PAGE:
2012 Atlantic Hurricane Season Birdseye Discussion #137

By: NCHurricane2009 , 11:04 AM GMT on October 19, 2012

...FRIDAY OCTOBER 19 2012...7:10 AM EDT...
Although the Atlantic tropics are currently calm....their is increasing computer model support for tropical cyclogenesis in the Caribbean Sea by 120 hours. See paragraph P5 for statement on this situation.

GOES-E satellite has finally been repaired. Therefore...the view in the two birdseye charts below no longer requires repair.


This chart is generated based on surface analysis from the National Hurricane Center TAFB at 0600Z, and the 0731Z-released HPC analysis.

In light blue is upper air analysis, with 200 mb wind barbs calculated by GOES satellite imagery showing the upper-level wind direction. Based on the 200 mb wind barbs, blue-dashed lines are locations of upper troughs, blue-zig-zag lines are locations of upper ridges. Blue Ls are locations of upper lows, blue Hs are locations of upper ridges.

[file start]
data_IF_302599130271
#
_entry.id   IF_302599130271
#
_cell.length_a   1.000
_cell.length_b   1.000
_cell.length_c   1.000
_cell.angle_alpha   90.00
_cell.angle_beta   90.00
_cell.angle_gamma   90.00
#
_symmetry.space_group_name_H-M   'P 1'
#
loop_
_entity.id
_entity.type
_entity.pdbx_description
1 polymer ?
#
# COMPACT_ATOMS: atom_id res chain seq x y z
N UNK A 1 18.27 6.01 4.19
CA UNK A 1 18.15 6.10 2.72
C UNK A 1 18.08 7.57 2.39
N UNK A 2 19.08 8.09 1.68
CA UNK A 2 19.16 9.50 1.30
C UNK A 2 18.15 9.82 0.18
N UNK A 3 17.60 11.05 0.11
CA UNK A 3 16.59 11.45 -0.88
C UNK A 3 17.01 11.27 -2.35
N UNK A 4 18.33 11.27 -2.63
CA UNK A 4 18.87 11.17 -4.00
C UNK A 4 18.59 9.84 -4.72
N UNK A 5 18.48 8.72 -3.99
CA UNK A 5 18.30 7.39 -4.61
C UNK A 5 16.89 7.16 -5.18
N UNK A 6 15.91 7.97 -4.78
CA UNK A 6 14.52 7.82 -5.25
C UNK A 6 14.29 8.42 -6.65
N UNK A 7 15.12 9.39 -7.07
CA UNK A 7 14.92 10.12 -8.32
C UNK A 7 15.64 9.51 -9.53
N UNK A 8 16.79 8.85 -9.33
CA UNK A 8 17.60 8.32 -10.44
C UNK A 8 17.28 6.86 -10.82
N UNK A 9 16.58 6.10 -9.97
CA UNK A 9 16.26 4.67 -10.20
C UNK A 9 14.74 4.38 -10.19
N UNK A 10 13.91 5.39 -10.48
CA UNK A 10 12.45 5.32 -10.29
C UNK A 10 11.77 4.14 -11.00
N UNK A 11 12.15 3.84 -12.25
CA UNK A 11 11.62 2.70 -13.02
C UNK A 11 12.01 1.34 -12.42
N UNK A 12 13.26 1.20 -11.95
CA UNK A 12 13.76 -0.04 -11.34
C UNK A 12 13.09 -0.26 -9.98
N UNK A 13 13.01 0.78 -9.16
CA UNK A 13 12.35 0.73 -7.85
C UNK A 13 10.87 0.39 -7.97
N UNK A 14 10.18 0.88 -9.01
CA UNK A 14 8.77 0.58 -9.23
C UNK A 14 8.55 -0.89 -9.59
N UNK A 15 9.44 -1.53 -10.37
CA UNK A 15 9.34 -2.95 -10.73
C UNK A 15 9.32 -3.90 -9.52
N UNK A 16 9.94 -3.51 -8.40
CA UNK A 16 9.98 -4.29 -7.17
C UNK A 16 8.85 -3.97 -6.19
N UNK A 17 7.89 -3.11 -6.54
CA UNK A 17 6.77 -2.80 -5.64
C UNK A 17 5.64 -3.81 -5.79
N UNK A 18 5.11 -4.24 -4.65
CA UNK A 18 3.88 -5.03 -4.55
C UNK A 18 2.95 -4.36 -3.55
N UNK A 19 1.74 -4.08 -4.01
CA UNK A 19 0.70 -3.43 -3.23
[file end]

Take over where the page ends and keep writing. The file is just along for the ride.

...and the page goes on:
In red is surface analysis, with solid lines indicating locations of surface fronts, dashed lines indicating locations of surface troughs, and zig-zag lines indicating surface ridge axes. Ls indicate surface lows, Hs indicate surface highs.


This chart is generated using GOES water vapor satellite imagery. Brown indicates dry air. White, blue, and purple indicates moist air. An increase in moisture indicates slower air parcel lapse rates with elevation and hence an increase toward instability.

Sea-surface temperatures are overlaid with light blue isotherms. The 26 deg C isotherm is highlighted in red. Waters at and south of the 26 deg C isotherm indicate low-level warmth and hence faster environmental lapse rates with elevation (more instability). Waters north of the 26 deg C isotherm indicate slower environmental lapse rates with elevation (less instability).

P1...Surface frontal system in the mid-latitude westerlies continues marching eastward across North America with a pair of upper troughs. The first upper trough with embedded upper vortex has arrived into the central US. 983 mb cyclone over NW Minnesota in the previous discussion has whirled SE into a position beneath the upper vortex...resulting in a 994 mb deep-layered cyclone centered over Wisconsin this morning. Strong convergence on the west side of the deep-layered cyclone supports building surface ridge across the western US with 1024 mb to 1016 mb centers. Upper ridge persists across SE Mexico in relatively higher pressures south of the deep-layered cyclone. Secondary upper trough of this system has moved from the eastern US into the W Atlantic in the last 24 hrs..its western convergence supporting 1025 to 1024 mb ridge over the NW Atlantic and SE Canada.